Infant gut-associated bifidobacteria possess species-specific enzymatic sets to assimilate human milk oligosaccharides, and lacto-N-biosidase (LNBase) is a key enzyme that degrades lacto-N-tetraose (Galβ1-3GlcNAcβ1-3Galβ1-4Glc), the main component of human milk oligosaccharides, to lacto-N-biose I (Galβ1-3GlcNAc) and lactose. We have previously identified LNBase activity in Bifidobacterium bifidum and some strains of Bifidobacterium longum subsp. longum (B. longum). Subsequently, we isolated a glycoside hydrolase family 20 (GH20) LNBase from B. bifidum; however, the genome of the LNBase(+) strain of B. longum contains no GH20 LNBase homolog. Here, we reveal that locus tags BLLJ_1505 and BLLJ_1506 constitute LNBase from B. longum JCM1217. The gene products, designated LnbX and LnbY, respectively, showed no sequence similarity to previously characterized proteins. The purified enzyme, which consisted of LnbX only, hydrolyzed via a retaining mechanism the GlcNAcβ1-3Gal linkage in lacto-N-tetraose, lacto-N-fucopentaose I (Fucα1-2Galβ1-3GlcNAcβ1-3Galβ1-4Glc), and sialyllacto-N-tetraose a (Neu5Acα2-3Galβ1-3GlcNAcβ1-3Galβ1-4Gal); the latter two are not hydrolyzed by GH20 LNBase. Among the chromogenic substrates examined, the enzyme acted on p-nitrophenyl (pNP)-β-lacto-N-bioside I (Galβ1-3GlcNAcβ-pNP) and GalNAcβ1-3GlcNAcβ-pNP. GalNAcβ1-3GlcNAcβ linkage has been found in O-mannosyl glycans of α-dystroglycan. Therefore, the enzyme may serve as a new tool for examining glycan structures. In vitro refolding experiments revealed that LnbY and metal ions (Ca(2+) and Mg(2+)) are required for proper folding of LnbX. The LnbX and LnbY homologs have been found only in B. bifidum, B. longum, and a few gut microbes, suggesting that the proteins have evolved in specialized niches.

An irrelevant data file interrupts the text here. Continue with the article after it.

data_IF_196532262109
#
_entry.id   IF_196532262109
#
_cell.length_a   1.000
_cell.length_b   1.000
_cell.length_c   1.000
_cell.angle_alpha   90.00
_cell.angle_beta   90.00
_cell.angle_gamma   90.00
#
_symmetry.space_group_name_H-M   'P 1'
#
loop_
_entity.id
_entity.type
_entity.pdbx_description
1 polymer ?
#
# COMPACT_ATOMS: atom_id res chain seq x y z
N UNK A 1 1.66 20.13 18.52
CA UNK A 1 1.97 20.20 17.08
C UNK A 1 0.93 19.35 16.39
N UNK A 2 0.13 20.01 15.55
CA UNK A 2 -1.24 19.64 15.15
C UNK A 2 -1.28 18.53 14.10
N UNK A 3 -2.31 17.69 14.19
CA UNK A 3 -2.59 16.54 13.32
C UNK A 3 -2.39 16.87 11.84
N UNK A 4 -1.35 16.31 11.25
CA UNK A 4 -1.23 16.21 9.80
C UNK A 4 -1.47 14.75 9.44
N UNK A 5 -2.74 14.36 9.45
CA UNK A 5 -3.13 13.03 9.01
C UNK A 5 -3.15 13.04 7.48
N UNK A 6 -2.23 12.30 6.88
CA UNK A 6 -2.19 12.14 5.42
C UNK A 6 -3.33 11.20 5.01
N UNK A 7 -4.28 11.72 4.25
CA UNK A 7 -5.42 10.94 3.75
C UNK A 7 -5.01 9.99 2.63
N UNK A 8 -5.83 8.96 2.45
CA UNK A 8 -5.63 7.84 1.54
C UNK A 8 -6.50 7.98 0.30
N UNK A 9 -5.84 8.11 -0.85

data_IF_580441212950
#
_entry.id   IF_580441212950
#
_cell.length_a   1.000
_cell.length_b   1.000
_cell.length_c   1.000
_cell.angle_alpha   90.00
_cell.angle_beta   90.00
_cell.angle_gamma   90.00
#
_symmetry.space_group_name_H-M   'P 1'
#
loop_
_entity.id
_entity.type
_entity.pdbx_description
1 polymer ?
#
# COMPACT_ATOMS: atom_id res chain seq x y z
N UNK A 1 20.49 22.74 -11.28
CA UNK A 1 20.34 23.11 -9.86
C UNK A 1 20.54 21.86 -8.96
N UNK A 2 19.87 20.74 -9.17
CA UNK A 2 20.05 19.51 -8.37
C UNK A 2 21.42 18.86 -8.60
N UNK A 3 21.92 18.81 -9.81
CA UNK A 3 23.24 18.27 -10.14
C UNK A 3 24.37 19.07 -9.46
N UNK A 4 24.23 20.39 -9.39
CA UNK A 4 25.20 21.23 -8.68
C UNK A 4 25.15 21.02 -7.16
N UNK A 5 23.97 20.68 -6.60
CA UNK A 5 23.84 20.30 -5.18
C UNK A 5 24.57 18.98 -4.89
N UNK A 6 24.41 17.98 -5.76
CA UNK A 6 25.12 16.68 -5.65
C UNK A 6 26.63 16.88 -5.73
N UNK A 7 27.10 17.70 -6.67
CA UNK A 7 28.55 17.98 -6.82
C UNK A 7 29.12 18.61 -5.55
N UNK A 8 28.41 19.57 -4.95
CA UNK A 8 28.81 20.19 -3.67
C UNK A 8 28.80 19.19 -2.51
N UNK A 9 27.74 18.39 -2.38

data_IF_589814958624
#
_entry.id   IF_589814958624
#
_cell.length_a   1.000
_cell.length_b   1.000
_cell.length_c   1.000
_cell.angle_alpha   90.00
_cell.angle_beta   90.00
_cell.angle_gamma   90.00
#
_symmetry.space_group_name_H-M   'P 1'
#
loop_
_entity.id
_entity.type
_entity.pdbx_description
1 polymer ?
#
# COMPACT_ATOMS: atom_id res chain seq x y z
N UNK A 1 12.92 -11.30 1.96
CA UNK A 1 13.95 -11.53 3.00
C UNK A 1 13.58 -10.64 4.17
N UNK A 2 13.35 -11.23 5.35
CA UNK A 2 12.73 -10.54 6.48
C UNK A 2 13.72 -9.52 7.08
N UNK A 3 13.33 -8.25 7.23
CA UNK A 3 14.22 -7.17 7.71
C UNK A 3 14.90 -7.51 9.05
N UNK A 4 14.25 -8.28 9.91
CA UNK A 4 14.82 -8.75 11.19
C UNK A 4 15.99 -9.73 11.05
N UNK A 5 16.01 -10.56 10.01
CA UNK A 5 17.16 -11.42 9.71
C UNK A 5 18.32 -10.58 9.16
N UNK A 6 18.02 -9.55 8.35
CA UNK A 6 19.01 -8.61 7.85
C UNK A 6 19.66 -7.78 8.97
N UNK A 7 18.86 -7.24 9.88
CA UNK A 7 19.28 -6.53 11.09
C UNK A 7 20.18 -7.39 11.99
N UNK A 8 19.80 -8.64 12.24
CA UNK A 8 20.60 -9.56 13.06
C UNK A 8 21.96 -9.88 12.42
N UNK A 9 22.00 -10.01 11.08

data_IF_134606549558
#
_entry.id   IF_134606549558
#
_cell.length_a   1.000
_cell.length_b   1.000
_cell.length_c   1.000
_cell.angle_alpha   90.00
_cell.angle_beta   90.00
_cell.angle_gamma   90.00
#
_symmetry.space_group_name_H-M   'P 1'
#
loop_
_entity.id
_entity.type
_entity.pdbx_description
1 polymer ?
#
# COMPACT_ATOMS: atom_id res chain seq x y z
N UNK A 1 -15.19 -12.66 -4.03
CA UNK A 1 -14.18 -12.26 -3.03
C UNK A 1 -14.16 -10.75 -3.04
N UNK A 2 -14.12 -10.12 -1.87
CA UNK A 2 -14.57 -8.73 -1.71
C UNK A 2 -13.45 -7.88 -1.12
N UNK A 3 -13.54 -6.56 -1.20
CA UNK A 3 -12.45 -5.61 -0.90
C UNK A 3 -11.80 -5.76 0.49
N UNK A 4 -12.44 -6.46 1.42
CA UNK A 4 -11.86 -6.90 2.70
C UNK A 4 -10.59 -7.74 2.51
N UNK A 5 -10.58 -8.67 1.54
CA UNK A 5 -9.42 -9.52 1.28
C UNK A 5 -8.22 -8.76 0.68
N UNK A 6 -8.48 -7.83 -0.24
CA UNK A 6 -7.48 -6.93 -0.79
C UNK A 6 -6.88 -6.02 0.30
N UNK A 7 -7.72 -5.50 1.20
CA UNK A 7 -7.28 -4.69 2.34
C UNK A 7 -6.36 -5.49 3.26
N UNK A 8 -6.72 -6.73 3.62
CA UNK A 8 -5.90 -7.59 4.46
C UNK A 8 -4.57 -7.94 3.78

Keywords: Bacterial Metabolism; Carbohydrate Metabolism; Glycobiology; Glycoside Hydrolases; Microbiology; Oligosaccharide.